In the early 1990s, when Ms. Gaus got into the real estate business, investment in residential real estate represented less than 3.5 per cent of the economy. Today, it makes up 6 per cent. Add in all the products and services tied to real estate — furniture, big-screen TVs, home improvements and financing — and the total contribution is much larger.

Housing has also emerged as an increasingly vital economic driver — for consumption, jobs and overall economic activity.

Economist David Rosenberg of Merrill Lynch & Co. Inc. estimated that construction activity, combined with surging home values, accounted for nearly half of U.S. economic growth over the past three years, or 1.5 percentage points of the 3.5-per-cent average annual GDP increase.

Encouraged by low interest rates, innovative mortgages and a tax system that favours maximum leverage, Americans have been using their homes as ATMs. Thanks to generous lines of credit and multiple refinancings, they’ve renovated, furnished their nests and moved up to ever-larger homes.

In the past decade, the percentage of U.S. household wealth tied up in homes has climbed to 48.5 per cent from 38.7 per cent.

Americans have also super-sized their abodes. From 1975 to 2005, the average size of new single-family homes grew by 48 per cent — from 1,645 square feet to 2,434 sq. ft. — even as families shrunk in size, according to new data from the U.S. Census Bureau.

These larger homes come with more bedrooms and more bathrooms, spawning a bevy of retail chains to help homeowners furnish all that space, such as Crate & Barrel, the Pottery Barn and Bed, Bath and Beyond. In 1975, only 4 per cent of homes had more than 1½ baths. Today, nearly half of new homes do.

That has changed the way Americans spend. Nearly 15 per cent of every dollar consumers spend now goes toward housing-related items. That compares with 11.5 per cent in the early 1990s.

So perhaps it’s understandable that some forecasters may be underestimating the potential downside of this housing boom.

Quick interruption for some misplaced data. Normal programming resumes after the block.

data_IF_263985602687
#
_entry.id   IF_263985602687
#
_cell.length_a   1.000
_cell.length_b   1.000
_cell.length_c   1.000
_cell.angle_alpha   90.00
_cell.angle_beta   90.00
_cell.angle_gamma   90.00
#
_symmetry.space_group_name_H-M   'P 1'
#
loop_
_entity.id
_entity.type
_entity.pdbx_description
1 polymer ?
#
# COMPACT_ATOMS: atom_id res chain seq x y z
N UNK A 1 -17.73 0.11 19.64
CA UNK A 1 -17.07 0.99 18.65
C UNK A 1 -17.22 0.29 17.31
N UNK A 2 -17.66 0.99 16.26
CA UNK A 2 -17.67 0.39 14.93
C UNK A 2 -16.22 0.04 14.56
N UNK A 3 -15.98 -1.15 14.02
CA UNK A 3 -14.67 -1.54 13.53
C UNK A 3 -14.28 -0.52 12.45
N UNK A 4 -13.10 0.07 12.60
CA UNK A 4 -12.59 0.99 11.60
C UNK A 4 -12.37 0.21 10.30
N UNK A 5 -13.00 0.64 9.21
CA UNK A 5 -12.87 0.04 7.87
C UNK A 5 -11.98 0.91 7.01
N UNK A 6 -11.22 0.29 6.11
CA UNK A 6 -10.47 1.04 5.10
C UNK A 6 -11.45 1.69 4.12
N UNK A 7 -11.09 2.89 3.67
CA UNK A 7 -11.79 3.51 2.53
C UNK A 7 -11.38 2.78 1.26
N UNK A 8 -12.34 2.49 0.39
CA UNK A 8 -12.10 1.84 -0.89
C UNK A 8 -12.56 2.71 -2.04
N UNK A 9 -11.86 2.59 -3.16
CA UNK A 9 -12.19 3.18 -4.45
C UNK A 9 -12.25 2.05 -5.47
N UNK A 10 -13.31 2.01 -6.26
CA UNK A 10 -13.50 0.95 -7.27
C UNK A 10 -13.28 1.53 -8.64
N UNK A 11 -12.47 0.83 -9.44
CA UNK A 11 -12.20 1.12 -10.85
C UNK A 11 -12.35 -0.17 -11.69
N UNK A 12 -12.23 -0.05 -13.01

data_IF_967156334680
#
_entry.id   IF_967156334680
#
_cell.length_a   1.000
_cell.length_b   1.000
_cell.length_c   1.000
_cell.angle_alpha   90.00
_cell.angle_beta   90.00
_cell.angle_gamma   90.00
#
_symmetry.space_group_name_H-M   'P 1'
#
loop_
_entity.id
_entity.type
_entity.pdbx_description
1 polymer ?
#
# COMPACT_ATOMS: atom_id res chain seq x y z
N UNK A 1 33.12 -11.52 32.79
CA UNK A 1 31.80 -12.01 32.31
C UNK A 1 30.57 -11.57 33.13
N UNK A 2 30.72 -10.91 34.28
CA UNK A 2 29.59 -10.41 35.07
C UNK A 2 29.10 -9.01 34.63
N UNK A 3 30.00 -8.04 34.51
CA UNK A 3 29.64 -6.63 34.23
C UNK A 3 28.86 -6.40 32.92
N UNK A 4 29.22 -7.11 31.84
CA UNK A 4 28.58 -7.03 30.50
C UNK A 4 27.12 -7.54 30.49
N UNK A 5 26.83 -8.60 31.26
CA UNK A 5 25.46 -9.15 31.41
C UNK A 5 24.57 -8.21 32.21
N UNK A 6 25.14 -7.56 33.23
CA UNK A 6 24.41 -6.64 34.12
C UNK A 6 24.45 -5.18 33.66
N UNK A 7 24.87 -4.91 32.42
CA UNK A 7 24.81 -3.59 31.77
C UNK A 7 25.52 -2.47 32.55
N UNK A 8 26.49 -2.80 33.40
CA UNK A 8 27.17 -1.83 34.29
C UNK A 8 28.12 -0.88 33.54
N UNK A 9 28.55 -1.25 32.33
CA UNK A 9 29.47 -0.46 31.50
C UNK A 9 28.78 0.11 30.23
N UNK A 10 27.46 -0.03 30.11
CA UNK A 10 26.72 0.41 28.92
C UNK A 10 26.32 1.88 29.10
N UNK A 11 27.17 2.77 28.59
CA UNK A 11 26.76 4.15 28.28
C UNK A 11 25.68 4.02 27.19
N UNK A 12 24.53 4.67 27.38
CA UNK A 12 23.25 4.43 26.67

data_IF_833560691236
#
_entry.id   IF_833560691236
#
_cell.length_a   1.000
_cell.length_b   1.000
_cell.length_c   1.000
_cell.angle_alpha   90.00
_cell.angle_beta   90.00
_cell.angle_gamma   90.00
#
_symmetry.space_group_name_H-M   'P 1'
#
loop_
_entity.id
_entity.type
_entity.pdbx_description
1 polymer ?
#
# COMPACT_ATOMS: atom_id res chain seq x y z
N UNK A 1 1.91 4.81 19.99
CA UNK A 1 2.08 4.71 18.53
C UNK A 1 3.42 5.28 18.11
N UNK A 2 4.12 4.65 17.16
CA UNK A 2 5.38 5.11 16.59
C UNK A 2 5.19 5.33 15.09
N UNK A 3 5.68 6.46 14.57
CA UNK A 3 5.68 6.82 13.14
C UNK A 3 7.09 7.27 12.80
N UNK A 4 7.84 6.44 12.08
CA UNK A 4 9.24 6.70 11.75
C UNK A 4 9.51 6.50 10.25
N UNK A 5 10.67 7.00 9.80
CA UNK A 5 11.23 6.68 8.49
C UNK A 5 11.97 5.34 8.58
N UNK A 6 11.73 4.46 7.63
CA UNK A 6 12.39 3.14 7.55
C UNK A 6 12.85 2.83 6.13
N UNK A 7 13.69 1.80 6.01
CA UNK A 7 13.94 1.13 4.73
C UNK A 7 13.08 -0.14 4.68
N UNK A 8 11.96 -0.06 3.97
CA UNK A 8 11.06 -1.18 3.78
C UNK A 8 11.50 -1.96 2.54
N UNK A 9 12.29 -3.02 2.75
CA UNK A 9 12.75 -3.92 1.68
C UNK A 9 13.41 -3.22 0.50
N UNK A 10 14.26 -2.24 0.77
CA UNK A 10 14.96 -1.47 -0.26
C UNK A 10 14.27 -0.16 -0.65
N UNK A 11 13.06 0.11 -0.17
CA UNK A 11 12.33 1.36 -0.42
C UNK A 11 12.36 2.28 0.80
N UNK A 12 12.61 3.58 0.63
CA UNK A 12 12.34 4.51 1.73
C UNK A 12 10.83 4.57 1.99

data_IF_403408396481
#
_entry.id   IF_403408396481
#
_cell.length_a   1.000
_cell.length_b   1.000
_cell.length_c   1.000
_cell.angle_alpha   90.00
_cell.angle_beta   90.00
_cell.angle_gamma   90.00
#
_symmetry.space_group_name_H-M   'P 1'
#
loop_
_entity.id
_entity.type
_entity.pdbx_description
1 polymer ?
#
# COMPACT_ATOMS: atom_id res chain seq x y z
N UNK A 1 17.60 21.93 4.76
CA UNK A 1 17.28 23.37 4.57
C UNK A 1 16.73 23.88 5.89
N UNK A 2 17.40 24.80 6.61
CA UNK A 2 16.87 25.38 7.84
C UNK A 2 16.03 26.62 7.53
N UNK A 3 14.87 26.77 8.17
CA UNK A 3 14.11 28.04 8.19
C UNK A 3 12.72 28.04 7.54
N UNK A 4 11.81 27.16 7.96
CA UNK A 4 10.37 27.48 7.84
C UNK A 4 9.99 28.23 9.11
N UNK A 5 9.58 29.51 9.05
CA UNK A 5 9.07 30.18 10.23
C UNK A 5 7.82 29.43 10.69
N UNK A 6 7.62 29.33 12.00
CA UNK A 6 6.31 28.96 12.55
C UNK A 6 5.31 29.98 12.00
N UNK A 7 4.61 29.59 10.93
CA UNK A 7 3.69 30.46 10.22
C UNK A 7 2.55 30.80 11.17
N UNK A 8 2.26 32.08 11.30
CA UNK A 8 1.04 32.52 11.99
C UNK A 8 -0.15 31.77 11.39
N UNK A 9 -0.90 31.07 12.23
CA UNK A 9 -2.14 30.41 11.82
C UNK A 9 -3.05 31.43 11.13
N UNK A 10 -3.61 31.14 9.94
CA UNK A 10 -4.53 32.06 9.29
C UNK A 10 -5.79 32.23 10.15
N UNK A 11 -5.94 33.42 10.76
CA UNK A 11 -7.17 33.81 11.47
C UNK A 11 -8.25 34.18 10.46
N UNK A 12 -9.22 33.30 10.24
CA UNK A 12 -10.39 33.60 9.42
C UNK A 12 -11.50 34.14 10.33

“The decline in housing will not be a mere sideshow,” warned Merrill Lynch’s Mr. Rosenberg. “The housing correction has all the markings of a three-ring circus that has the potential to pull consumer spending to the brink.”

He’s predicting that housing prices will fall by 5 per cent by next year, erasing $1-trillion worth of household wealth.

U.S. Federal Reserve Board chairman Ben Bernanke, for his part, has predicted an orderly deflation of the housing bubble, and a soft landing for the rest of the economy. But in the minutes of their Aug. 8 rate-setting meeting, Fed governors acknowledged that housing is “a downside risk” to the economic outlook. Prospects for the sector remain shrouded in “considerable uncertainty,” according to the minutes, released this week.

Part of the problem for economists is that while housing is now clearly in a slump, other parts of the economy are behaving as if nothing is wrong. Manufacturing, for example, continues to fair well, outside of the auto sector. Similarly, corporate profit and business investment are healthy and growing. Even retail sales and consumer spending aren’t yet showing the impact of the slump.

And if there’s a silver lining for Canada it is that we may not be as vulnerable to a U.S.-led recession as much of the rest of the world.

Economist Clement Gignac of National Bank Financial Inc. in Montreal argued that the price boom in oil and other commodities may keep Canada from following the United States into a recession. He said Canada escaped U.S.-driven downturns three times in the 1970s, and this time could be the same. He puts the odds of a U.S. recession at 40 per cent, but just 15 per cent north of the border.

In Potomac, Ms. Gaus lamented that too few people have fully adjusted to the harsh reality that it is now a buyer’s market.

For sellers, that means accepting less, possibly waiting months to sell and being ready to make huge concessions.